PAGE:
Dialogue between policy makers and local communities

While there is great need of future energy use modelling, it might be difficult to put scenarios into practice. This is partly because of infrastructural issues and the vested interests of policy makers. For example, a rapid shift to electricity usage would lead to the failure of the transmission distribution network. The existing state of the art in the infrastructure and the politico-economic complexity of the energy system create the conditions when vested interest groups (e.g. gas companies) can curb innovation for economic reasons, thus blocking sustainable development. In such cases, it is important to involve civil society. The dialogue between communities and policy makers can loosen the control of vested interest groups over energy policies. The power of civil society and the engagement of communities in influencing policies work as counter-balancing mechanisms.

Raising Awareness of the Civil Society

For the dialogue between policy makers and local communities to happen it is important to raise the awareness of the community about the need for change. This could be through intensified talks within communities about the impacts of the changes on individual behaviour at regional and larger scales. The younger generation needs to be taught about the past and present of the North East, and communicated what kind of future environment our children and grandchildren should grow up in. The fundamentally important element in engaging community and civil society is a quality education system, which would raise ethical norms, the knowledge of the history and the geography of the region that would empower the youth to contribute to the community.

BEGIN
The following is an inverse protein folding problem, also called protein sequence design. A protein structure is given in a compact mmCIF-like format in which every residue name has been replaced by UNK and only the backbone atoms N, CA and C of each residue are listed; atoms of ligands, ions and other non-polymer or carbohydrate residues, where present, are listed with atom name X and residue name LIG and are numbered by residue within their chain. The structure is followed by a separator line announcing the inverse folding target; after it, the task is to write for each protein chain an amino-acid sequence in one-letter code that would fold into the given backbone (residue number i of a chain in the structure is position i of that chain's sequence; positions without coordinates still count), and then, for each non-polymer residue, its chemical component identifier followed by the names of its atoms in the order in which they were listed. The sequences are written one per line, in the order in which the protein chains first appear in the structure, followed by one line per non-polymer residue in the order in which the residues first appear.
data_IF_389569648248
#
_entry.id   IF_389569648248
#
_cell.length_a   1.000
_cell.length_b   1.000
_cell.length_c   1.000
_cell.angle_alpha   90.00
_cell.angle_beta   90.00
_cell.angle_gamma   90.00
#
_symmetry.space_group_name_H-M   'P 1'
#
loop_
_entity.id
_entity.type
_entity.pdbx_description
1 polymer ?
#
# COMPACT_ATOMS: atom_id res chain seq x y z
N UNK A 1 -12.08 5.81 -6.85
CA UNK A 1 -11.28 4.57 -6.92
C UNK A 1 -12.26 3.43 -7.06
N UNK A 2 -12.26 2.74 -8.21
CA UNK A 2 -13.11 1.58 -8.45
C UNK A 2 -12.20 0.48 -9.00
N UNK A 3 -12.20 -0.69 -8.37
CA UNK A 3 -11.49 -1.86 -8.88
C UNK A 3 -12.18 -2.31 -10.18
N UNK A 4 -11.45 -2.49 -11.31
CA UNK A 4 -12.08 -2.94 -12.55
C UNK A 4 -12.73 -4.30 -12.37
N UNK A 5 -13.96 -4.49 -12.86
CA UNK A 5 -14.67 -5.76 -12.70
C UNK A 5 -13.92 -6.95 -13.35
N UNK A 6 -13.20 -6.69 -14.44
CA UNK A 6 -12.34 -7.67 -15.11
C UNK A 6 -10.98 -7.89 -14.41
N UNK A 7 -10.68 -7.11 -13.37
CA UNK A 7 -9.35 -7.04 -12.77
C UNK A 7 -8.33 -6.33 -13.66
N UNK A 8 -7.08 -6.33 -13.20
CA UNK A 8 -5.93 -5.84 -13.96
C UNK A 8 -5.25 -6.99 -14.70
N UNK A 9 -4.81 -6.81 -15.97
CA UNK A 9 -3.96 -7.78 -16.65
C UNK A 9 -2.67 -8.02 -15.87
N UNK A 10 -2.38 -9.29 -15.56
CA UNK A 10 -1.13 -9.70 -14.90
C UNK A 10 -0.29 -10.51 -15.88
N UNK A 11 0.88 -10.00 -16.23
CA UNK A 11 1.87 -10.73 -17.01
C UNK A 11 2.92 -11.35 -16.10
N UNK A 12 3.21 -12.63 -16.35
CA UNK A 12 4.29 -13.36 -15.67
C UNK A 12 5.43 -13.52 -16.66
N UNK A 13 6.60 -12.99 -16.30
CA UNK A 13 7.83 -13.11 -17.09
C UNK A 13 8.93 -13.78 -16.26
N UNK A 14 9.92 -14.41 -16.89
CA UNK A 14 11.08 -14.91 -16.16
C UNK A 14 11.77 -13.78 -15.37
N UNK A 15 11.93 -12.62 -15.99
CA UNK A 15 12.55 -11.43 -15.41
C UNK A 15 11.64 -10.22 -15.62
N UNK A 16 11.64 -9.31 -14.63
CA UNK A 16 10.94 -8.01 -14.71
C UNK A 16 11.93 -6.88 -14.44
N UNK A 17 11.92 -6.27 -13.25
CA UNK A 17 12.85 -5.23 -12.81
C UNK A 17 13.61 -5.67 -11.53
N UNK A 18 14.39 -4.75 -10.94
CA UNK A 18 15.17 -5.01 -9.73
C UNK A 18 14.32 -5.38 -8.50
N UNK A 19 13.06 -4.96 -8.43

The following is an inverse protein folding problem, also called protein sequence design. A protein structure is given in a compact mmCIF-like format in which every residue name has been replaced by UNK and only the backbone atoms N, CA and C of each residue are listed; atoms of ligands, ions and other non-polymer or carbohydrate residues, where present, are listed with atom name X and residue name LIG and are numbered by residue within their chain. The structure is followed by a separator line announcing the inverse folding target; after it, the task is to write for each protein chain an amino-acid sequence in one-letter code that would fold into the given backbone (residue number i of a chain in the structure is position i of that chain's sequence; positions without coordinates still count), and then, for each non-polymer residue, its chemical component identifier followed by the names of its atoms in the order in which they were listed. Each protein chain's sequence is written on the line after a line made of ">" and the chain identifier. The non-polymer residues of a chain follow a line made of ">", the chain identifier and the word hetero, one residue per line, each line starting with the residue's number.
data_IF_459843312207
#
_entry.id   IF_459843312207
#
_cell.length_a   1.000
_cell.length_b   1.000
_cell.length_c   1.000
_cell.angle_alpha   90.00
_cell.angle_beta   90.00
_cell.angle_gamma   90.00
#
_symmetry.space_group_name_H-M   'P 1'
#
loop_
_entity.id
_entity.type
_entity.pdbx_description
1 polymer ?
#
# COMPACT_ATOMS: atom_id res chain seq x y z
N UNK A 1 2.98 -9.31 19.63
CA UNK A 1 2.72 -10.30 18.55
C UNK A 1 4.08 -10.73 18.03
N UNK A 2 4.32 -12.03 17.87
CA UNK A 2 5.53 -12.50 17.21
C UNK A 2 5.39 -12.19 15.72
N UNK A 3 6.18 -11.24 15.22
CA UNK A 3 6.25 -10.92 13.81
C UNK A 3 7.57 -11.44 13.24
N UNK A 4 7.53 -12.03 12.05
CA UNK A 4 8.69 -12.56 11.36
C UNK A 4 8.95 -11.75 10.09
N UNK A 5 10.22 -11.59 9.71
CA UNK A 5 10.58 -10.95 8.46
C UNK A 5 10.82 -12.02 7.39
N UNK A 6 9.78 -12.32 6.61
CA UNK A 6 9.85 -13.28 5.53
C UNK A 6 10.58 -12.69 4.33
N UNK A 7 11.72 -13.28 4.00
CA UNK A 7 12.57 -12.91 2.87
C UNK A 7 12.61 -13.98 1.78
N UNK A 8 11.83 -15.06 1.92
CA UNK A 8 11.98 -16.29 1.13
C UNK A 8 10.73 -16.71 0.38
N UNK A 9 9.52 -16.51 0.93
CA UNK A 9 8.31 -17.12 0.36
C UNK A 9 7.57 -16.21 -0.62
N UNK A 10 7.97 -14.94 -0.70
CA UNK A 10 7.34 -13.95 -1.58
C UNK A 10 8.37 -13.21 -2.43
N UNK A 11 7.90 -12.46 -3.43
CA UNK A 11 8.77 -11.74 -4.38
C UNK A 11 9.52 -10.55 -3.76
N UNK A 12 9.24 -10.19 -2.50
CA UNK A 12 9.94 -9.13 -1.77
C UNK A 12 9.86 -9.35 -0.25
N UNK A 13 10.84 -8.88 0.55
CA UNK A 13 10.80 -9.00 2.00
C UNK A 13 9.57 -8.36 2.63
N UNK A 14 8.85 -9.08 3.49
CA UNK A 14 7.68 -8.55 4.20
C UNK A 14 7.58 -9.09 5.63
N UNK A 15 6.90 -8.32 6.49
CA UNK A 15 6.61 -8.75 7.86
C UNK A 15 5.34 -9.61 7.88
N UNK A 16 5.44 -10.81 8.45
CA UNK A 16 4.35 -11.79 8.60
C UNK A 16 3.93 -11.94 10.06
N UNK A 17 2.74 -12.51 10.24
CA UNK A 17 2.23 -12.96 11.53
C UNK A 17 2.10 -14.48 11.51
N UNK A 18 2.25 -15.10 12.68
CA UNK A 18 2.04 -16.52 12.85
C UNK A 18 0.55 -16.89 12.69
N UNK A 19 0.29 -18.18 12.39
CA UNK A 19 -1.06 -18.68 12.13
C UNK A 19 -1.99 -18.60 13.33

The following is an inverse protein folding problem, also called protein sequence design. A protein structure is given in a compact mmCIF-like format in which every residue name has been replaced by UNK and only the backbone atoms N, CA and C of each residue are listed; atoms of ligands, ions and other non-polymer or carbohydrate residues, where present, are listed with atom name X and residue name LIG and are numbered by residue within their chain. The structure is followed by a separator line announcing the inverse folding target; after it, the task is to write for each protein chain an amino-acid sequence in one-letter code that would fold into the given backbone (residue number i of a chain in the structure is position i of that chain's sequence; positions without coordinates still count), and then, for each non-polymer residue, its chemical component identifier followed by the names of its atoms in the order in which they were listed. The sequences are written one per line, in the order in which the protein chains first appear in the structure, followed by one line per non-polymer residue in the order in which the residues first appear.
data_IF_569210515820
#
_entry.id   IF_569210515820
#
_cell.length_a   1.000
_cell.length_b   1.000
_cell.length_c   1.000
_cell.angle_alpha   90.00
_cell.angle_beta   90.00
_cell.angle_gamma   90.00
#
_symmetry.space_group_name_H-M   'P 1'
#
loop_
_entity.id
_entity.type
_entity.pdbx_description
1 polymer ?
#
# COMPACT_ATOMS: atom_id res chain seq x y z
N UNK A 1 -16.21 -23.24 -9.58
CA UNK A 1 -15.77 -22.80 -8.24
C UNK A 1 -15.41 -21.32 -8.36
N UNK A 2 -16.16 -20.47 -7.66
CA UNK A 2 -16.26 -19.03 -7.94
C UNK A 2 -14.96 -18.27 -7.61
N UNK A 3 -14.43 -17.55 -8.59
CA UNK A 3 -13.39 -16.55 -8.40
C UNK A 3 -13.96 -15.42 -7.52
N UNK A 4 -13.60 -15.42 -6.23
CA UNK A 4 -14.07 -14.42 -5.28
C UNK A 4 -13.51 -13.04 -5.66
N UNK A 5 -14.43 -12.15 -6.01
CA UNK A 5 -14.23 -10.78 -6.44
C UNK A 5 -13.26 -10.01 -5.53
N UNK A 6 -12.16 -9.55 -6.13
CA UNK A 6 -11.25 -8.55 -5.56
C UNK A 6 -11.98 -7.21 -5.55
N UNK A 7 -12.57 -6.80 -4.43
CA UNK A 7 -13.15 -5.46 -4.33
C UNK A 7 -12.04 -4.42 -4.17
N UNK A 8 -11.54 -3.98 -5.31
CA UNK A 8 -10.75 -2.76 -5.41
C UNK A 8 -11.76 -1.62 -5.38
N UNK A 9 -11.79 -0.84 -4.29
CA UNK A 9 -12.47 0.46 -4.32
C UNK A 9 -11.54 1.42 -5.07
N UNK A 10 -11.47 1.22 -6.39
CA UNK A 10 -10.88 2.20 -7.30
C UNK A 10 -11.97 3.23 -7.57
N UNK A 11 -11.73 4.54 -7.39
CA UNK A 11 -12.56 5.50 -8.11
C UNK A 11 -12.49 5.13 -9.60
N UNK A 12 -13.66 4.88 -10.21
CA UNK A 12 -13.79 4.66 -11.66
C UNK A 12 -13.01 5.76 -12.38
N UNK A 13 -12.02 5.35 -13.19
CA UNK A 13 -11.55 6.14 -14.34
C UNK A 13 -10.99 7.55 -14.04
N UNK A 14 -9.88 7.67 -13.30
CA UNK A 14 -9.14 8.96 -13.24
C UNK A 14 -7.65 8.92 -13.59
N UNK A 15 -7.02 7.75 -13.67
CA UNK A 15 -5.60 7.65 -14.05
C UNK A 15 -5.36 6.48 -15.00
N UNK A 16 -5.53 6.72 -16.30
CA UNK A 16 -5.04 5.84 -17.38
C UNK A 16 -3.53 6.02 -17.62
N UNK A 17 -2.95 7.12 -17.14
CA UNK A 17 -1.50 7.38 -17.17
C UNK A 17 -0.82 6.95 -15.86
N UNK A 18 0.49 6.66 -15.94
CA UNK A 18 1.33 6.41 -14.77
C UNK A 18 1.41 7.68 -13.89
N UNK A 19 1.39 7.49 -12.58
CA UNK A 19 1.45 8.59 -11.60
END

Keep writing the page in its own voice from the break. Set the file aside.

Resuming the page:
The Application of Innovation to Respond to COVID-19

The Smart city infrastructure enables us to think about new ways of applying big data beyond the environmental crisis. Against the backdrop of the emerging global pandemic, data produced by the Urban Observatory was repurposed to provide real-time evidence for Public Health England and policy makers about the effects of measures introduced in response to COVID-19 in the United Kingdom ( Data gives insight into the degree to which the policies introduced are implemented and whether they have been effective on the ground. At present, the only data available is for Tyne and Wear, but representative data for other cities and urban areas in the country is looked for.



Following the event, a new working group focused on Hydrogen, has been set up. Anybody interested in joining and/or interested please email Charles Sellers on

For those wishing to explore the work and insights of the discussants, please feel free to contact them direct via the links above.

Next Digital Thursday – 19th November Creating the Future in Education